Mortgage bankers are making money hand-over-fist on their new originations these days, and profit margins continue to be fat thanks to a low cost of funds and the ability to heap on all sorts of fees.

Just how good are things in the industry? Answer: Commercial banks are opting to hold jumbo loans in portfolio because they deem these mortgages (where 20% minimum equity is the norm) so safe that there’s no way a default will occur.

And as one mortgage advisor told me recently, “I’ve never seen so many profitable lenders before in my life.” He’s been in the business for 30 years.

So, it stands to reason that the time may be right for the U.S. government to finally sell its stake in Ally Financial, the bank holding company formerly known as GMAC Financial Services. Right?

Well, not exactly. The government would love to unload Ally Financial — which also houses Residential Capital Corp. (ResCap), the nation’s fourth largest servicer and fifth largest funder — but there’s just one little problem: there’s no serious bidders, at least not at a price where Uncle Sam would be made whole on its $17 billion investment in the company.

At last check, the U.S. Treasury owned 56.3% of Ally, a financial services conglomerate with $177 billion of assets as of June 30. (Ally’s second largest shareholder is hedge fund giant Cerberus Capital which probably rues the day back in 2006 when it bought a 51% stake in GMACFS for $14 billion.)

According to a recent Securities and Exchange Commission (SEC) filing by Ally, the company has $156 billion in liabilities and $20.7 billion of equity, which (sort of) looks good on paper.

But what exactly is Ally Financial? It’s a bank holding company that houses not only ResCap (formerly known as GMAC Mortgage), but an auto financier whose car lending business wouldn’t exist without General Motors and Chrysler. (And that business wouldn’t exist without Uncle Sam.)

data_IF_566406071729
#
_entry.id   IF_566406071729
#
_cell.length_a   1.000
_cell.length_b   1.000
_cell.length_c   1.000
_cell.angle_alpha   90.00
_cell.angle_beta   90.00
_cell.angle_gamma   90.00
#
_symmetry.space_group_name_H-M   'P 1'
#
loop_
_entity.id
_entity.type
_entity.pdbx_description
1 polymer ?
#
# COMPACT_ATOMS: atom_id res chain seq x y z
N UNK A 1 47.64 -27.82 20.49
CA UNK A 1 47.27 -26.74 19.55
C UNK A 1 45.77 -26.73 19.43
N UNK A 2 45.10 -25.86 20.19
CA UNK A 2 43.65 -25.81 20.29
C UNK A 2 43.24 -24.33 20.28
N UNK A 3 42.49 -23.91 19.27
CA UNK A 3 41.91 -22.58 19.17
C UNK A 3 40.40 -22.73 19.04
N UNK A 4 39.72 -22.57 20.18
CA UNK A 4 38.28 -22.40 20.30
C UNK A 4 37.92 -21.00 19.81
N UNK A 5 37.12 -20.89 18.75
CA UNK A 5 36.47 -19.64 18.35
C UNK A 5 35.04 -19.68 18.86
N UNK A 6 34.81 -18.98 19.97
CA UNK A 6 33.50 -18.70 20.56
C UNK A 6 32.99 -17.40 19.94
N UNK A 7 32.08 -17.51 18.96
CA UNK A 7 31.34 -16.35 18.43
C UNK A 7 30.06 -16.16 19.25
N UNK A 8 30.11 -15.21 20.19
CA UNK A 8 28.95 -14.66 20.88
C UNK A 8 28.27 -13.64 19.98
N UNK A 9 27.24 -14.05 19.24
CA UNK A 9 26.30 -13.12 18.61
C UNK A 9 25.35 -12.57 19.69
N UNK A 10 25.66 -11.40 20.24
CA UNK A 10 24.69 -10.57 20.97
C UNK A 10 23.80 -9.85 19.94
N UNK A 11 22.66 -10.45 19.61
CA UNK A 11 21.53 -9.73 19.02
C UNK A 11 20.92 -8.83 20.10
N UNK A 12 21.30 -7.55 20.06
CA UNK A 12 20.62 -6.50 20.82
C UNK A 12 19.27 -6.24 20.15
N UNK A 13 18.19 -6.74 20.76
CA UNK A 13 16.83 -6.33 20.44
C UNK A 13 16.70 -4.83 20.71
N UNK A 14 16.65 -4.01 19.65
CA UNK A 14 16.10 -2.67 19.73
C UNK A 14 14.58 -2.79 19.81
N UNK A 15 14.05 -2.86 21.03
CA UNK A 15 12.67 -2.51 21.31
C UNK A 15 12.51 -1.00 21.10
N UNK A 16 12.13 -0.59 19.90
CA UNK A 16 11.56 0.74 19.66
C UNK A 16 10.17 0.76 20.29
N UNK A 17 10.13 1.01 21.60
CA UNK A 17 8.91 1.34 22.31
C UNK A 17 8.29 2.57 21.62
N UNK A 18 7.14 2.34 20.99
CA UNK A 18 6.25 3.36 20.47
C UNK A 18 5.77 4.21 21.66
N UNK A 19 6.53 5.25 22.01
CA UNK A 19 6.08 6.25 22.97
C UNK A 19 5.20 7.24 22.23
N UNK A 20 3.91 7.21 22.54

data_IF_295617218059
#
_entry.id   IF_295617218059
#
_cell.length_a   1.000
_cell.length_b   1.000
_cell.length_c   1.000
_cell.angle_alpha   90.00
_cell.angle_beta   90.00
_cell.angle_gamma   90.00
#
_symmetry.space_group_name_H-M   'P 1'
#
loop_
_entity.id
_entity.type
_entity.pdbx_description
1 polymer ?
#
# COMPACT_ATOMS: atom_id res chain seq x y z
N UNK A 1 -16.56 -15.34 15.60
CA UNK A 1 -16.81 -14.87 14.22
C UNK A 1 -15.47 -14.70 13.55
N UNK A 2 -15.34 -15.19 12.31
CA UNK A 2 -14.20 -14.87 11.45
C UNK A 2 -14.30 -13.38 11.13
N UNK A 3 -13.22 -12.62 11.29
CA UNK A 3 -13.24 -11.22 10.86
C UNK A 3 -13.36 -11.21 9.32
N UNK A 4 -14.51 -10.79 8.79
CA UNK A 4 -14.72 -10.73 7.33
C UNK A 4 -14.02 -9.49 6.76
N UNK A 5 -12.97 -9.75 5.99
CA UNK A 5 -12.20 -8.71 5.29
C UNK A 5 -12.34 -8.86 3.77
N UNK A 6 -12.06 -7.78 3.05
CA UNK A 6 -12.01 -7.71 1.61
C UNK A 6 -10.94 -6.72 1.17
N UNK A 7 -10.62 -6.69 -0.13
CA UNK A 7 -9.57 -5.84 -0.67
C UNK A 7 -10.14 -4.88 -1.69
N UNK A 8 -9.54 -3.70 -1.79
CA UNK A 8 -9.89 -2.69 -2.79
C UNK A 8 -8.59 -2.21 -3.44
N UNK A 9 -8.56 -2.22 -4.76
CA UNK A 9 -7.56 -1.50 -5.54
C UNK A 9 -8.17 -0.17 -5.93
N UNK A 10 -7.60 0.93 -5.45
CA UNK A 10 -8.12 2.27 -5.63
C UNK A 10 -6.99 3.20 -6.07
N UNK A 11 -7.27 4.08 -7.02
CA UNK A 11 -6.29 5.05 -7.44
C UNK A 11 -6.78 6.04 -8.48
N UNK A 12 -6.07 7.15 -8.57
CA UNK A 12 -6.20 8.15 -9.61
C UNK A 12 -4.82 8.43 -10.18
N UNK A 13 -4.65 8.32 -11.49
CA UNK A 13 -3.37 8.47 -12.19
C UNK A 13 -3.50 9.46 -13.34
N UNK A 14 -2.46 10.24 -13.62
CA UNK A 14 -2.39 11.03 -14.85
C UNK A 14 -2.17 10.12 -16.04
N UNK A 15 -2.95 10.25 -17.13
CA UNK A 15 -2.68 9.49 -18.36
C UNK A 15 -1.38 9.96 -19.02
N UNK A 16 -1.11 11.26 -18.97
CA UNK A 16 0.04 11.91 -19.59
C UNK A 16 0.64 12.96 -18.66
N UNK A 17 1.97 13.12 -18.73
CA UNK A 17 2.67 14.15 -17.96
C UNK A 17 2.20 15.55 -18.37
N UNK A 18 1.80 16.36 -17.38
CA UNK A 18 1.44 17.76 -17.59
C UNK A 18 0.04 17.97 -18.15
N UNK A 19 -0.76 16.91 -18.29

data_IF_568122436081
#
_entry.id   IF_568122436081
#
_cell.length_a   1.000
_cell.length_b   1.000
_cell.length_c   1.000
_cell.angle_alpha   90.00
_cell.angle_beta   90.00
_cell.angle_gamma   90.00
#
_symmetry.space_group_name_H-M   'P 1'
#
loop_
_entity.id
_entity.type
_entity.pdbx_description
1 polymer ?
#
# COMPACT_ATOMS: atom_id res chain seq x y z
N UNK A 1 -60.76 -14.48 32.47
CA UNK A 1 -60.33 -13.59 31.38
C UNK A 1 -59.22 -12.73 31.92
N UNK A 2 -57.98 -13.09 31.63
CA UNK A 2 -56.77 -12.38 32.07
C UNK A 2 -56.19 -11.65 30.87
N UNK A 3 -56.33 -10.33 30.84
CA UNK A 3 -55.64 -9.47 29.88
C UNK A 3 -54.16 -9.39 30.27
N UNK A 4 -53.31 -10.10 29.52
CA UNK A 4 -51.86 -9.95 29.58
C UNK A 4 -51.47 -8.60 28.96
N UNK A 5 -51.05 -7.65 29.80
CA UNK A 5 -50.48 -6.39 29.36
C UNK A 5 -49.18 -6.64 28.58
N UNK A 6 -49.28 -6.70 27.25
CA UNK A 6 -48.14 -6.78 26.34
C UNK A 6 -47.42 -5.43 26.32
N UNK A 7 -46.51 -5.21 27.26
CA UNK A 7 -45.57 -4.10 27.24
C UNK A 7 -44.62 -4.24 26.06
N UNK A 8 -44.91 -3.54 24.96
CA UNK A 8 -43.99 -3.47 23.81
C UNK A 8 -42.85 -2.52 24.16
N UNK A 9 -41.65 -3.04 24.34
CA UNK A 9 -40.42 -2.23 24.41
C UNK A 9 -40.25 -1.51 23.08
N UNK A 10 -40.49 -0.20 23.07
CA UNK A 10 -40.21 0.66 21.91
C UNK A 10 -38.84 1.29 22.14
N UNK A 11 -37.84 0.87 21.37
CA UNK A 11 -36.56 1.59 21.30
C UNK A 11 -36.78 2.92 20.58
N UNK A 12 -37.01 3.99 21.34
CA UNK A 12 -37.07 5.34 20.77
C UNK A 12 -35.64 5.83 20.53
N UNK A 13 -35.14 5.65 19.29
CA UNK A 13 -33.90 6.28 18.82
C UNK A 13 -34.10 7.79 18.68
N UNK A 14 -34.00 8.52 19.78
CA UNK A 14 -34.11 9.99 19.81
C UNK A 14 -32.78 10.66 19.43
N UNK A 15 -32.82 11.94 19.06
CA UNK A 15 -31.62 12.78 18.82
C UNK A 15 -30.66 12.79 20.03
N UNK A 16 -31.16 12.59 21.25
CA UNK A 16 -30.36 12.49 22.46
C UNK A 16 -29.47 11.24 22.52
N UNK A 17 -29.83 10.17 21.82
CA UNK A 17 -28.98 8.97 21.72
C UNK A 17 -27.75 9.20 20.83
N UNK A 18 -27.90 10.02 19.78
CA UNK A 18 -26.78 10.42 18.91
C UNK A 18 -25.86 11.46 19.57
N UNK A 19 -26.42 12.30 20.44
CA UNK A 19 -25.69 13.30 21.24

Its banking business is all call center and Internet based with $34 billion in deposits on its books, $10 billion of it “hot money” in the form of brokered funds. Commercial banks that compete against Ally for customers are none to pleased to see its constant advertisements on cable TV and Yahoo Finance, feeling the company has an unfair advantage of borrowing at the government rate.

In all fairness to Ally, it appears the company has turned the corner on its profitability. It earned $565 million in the second quarter, including a $230 million profit from ResCap. For the sake of the U.S. taxpayer, hopefully its days of red ink are far behind it.

But that doesn’t mean the Treasury Department can sell its stake in Ally outright or get rid of the company via an initial public offering.

It’s interesting to note that when Ally released second-quarter earnings back in August, company CEO Michael A. Carpenter spent the first two pages of the press release bragging about Ally’s auto finance business, making ResCap look like an unwanted child.

It’s no secret in the industry that Carpenter is none-too-fond of the mortgage business and would like nothing better than to sell ResCap off prior to an Ally Financial IPO. Goldman Sachs, Ally’s investment banker, has tired to sell ResCap and/or some of its assets but the company (perhaps, intelligently) refuses to engage in any fire sales.

The way things look now, ResCap will continue to be part of Ally and unloaded in the event of an Ally IPO. “Ally’s primary focus is to repay the U.S. government’s investment in full over time and we believe that we are on the right trajectory,” said company spokesman James Olecki. “During the second-quarter conference call we indicated that an IPO could be part of that plan as early as next year.”

Still, it remains to be seen whether a sale of Ally (in total or in pieces) is in the cards even by early next year. Recent press reports portrayed ResCap as managing its foreclosure pipeline in a manner that could bring down the wrath of Congress and several state attorney generals.

ResCap/GMAC even admitted that certain foreclosure-related documents (in certain states) were not verified or signed in the presence of a witness.

Its foreclosure problem represents thousands of loans, not hundreds. The new publicity is hardly good news for a company trying to prove that it has a future in residential finance. It might be argued that at this juncture, ResCap is unsaleable.

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